Many patients seek chiropractors for pain relief and preventative health care. They may also have other health issues that can benefit from chiropractic treatment, such as digestive issues or sleep problems.

At the worldview level, there will probably be no queues forming in a hurry outside chiropractic offices and it will take time for the profession to gain acceptance and legitimacy. However, engagement in public health initiatives will help achieve this goal.


Unlike many physicians, chiropractors are trained in the diagnosis of spinal misalignments (subluxations) that can interfere with the normal transmission of nerve messages between the brain and the rest of the body. To correct these problems, chiropractors use hands-on therapies, therapeutic exercises and holistic lifestyle counseling to promote the body’s ability to heal itself.

Almost all chiropractic training takes place in private, freestanding schools established for that purpose. Few chiropractors have graduate degrees in public health or medicine, although this is slowly changing. As a result, most chiropractors cannot function as primary care practitioners. They may, however, be able to help patients prevent illness and maintain good health.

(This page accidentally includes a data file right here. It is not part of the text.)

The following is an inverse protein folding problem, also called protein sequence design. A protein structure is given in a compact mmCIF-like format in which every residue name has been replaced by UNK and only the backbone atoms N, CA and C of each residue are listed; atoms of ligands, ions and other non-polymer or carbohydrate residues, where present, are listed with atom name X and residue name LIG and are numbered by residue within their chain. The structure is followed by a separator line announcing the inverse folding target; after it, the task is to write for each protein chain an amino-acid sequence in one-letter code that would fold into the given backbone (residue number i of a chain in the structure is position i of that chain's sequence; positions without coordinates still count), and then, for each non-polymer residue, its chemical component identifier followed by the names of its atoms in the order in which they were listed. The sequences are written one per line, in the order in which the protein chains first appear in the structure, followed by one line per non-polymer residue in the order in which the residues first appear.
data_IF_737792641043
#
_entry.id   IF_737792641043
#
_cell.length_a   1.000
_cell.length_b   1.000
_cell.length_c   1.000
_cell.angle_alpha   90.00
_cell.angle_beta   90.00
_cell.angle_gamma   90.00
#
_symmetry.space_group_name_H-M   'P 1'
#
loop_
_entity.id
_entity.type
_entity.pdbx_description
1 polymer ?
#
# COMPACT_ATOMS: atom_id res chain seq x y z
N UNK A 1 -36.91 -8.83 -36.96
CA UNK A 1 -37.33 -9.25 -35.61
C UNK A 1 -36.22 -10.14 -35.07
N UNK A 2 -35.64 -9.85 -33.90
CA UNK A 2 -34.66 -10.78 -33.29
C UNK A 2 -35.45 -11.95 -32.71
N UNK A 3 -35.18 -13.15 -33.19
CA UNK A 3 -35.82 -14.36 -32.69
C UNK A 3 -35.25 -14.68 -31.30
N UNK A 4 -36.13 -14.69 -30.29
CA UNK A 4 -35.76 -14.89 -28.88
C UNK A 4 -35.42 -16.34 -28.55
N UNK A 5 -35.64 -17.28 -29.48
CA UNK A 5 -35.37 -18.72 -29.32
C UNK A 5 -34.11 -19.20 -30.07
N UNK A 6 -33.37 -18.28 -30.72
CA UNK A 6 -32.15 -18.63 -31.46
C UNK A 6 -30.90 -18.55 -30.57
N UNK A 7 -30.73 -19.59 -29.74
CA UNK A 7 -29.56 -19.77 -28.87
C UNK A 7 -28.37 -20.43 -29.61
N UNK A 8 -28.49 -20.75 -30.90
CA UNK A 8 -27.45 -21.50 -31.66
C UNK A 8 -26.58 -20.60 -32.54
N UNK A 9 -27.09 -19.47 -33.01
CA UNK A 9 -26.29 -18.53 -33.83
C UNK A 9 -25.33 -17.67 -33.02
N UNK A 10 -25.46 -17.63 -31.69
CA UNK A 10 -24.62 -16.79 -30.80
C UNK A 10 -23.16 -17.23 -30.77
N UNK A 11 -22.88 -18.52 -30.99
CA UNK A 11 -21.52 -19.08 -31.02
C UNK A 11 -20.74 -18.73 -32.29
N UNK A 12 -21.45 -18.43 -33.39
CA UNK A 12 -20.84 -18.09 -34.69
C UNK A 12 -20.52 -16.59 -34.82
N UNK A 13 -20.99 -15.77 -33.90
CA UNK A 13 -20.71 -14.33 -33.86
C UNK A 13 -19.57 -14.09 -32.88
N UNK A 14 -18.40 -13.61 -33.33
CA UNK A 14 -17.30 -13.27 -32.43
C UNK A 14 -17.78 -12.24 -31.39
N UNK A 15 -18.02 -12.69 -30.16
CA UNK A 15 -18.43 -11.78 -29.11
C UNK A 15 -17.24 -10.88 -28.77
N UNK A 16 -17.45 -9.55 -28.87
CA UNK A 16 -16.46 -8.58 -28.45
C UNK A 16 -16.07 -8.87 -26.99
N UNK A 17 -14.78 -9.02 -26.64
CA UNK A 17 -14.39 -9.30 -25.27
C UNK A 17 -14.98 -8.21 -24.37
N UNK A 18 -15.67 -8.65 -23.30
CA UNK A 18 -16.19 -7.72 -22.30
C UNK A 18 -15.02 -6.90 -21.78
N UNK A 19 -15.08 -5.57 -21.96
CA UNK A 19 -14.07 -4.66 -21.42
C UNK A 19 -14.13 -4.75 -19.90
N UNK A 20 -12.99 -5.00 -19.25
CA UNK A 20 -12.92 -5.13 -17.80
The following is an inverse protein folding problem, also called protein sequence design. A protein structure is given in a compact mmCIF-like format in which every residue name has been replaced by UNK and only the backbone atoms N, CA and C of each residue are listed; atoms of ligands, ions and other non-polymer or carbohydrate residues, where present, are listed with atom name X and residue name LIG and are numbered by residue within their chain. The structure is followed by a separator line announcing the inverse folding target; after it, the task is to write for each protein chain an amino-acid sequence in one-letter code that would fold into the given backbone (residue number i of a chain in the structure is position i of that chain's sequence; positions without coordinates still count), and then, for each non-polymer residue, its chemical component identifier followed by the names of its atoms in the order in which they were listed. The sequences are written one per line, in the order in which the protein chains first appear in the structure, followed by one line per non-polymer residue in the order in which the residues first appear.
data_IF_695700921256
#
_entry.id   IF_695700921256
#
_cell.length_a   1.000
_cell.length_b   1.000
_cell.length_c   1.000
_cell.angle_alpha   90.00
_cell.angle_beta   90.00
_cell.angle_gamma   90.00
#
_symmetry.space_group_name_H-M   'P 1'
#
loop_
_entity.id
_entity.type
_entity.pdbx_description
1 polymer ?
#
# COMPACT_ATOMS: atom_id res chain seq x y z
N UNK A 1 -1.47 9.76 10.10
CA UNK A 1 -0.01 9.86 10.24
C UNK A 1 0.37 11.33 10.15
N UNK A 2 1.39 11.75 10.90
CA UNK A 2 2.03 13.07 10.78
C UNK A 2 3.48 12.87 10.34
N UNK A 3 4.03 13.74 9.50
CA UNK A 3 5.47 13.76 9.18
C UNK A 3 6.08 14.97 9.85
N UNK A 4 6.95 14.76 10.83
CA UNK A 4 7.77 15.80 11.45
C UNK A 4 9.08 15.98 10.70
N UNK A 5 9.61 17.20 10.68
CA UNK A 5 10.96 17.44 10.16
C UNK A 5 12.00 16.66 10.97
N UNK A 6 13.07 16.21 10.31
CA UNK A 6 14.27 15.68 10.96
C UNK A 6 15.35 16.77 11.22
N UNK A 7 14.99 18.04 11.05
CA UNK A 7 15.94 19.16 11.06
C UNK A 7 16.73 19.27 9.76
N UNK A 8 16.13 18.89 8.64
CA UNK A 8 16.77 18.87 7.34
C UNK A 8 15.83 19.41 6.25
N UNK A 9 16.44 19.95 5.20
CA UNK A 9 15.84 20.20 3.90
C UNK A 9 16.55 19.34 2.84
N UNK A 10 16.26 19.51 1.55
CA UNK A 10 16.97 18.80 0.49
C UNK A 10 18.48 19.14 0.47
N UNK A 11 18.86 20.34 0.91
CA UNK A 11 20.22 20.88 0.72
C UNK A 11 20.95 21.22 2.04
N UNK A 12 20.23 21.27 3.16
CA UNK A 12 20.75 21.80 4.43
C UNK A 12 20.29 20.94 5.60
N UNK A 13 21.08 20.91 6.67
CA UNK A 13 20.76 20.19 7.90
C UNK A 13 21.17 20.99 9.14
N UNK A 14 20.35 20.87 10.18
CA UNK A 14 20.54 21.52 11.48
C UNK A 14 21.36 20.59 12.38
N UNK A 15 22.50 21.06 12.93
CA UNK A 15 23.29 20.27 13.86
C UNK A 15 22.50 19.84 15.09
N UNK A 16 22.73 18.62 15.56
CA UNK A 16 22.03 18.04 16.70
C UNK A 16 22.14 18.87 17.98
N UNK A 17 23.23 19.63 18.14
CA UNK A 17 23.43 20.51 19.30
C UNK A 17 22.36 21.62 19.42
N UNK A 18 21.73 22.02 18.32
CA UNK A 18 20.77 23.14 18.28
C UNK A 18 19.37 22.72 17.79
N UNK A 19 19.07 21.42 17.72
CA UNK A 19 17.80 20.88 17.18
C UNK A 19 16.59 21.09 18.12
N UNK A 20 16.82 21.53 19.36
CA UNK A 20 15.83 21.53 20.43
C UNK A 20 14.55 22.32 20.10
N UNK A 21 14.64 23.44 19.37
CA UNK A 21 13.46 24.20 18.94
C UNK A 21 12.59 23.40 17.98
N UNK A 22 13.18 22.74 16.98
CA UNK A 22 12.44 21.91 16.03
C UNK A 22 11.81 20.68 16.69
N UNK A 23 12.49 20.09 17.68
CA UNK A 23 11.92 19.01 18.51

Chiropractors can also be important supplemental providers in multidisciplinary teams in primary healthcare settings, such as health centers and hospitals. They may even act as gatekeepers to limit access to more expensive specialty care.

The scope of practice for chiropractic varies from state to state and is often defined by legislation or by individual insurance contracts. In some states, chiropractors can be licensed to prescribe medications and perform certain surgical procedures. Most chiropractors, however, do not prescribe medication and do not perform invasive surgeries. The vast majority of chiropractic treatments involve manipulating the spine and other joints in order to relieve pain, treat injuries and improve movement. Chiropractors also may use a number of other modalities, including massage therapy and electrical stimulation.